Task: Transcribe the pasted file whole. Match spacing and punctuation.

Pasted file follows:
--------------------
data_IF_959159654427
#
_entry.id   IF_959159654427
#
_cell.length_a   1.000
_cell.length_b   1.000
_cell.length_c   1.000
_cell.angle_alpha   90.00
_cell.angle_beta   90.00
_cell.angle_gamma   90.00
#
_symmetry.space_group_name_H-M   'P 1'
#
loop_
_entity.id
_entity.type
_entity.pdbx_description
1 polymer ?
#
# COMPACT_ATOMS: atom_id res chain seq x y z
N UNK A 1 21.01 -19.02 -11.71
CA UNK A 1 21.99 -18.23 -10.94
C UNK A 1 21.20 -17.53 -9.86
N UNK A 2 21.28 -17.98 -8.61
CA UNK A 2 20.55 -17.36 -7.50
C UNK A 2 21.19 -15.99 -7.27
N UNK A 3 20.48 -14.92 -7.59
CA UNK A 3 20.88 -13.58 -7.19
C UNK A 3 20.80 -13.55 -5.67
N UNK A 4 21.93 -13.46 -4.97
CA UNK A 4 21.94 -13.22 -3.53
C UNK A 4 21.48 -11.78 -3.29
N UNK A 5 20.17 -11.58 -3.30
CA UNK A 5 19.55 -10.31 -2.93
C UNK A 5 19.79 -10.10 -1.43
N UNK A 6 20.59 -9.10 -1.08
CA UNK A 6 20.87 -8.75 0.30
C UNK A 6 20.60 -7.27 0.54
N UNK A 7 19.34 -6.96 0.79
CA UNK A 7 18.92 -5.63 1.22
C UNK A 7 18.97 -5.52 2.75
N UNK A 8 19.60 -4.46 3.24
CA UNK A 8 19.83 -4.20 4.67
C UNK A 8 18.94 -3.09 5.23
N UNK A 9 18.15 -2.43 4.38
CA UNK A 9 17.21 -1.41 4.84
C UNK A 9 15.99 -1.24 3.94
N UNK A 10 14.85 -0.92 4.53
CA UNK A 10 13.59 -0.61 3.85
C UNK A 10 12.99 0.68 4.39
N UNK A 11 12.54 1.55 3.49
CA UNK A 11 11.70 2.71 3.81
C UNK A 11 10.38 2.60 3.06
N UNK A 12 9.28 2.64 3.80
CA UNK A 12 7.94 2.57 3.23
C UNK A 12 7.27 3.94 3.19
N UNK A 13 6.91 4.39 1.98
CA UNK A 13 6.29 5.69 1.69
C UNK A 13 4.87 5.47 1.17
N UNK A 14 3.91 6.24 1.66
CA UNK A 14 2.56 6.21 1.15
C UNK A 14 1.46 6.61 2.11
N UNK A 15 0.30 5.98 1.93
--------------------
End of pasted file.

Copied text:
data_IF_959159654427
#
_entry.id   IF_959159654427
#
_cell.length_a   1.000
_cell.length_b   1.000
_cell.length_c   1.000
_cell.angle_alpha   90.00
_cell.angle_beta   90.00
_cell.angle_gamma   90.00
#
_symmetry.space_group_name_H-M   'P 1'
#
loop_
_entity.id
_entity.type
_entity.pdbx_description
1 polymer ?
#
# COMPACT_ATOMS: atom_id res chain seq x y z
N UNK A 1 21.01 -19.02 -11.71
CA UNK A 1 21.99 -18.23 -10.94
C UNK A 1 21.20 -17.53 -9.86
N UNK A 2 21.28 -17.98 -8.61
CA UNK A 2 20.55 -17.36 -7.50
C UNK A 2 21.19 -15.99 -7.27
N UNK A 3 20.48 -14.92 -7.59
CA UNK A 3 20.88 -13.58 -7.19
C UNK A 3 20.80 -13.55 -5.67
N UNK A 4 21.93 -13.46 -4.97
CA UNK A 4 21.94 -13.22 -3.53
C UNK A 4 21.48 -11.78 -3.29
N UNK A 5 20.17 -11.58 -3.30
CA UNK A 5 19.55 -10.31 -2.93
C UNK A 5 19.79 -10.10 -1.43
N UNK A 6 20.59 -9.10 -1.08
CA UNK A 6 20.87 -8.75 0.30
C UNK A 6 20.60 -7.27 0.54
N UNK A 7 19.34 -6.96 0.79
CA UNK A 7 18.92 -5.63 1.22
C UNK A 7 18.97 -5.52 2.75
N UNK A 8 19.60 -4.46 3.24
CA UNK A 8 19.83 -4.20 4.67
C UNK A 8 18.94 -3.09 5.23
N UNK A 9 18.15 -2.43 4.38
CA UNK A 9 17.21 -1.41 4.84
C UNK A 9 15.99 -1.24 3.94
N UNK A 10 14.85 -0.92 4.53
CA UNK A 10 13.59 -0.61 3.85
C UNK A 10 12.99 0.68 4.39
N UNK A 11 12.54 1.55 3.49
CA UNK A 11 11.70 2.71 3.81
C UNK A 11 10.38 2.60 3.06
N UNK A 12 9.28 2.64 3.80
CA UNK A 12 7.94 2.57 3.23
C UNK A 12 7.27 3.94 3.19
N UNK A 13 6.91 4.39 1.98
CA UNK A 13 6.29 5.69 1.69
C UNK A 13 4.87 5.47 1.17
N UNK A 14 3.91 6.24 1.66
CA UNK A 14 2.56 6.21 1.15
C UNK A 14 1.46 6.61 2.11
N UNK A 15 0.30 5.98 1.93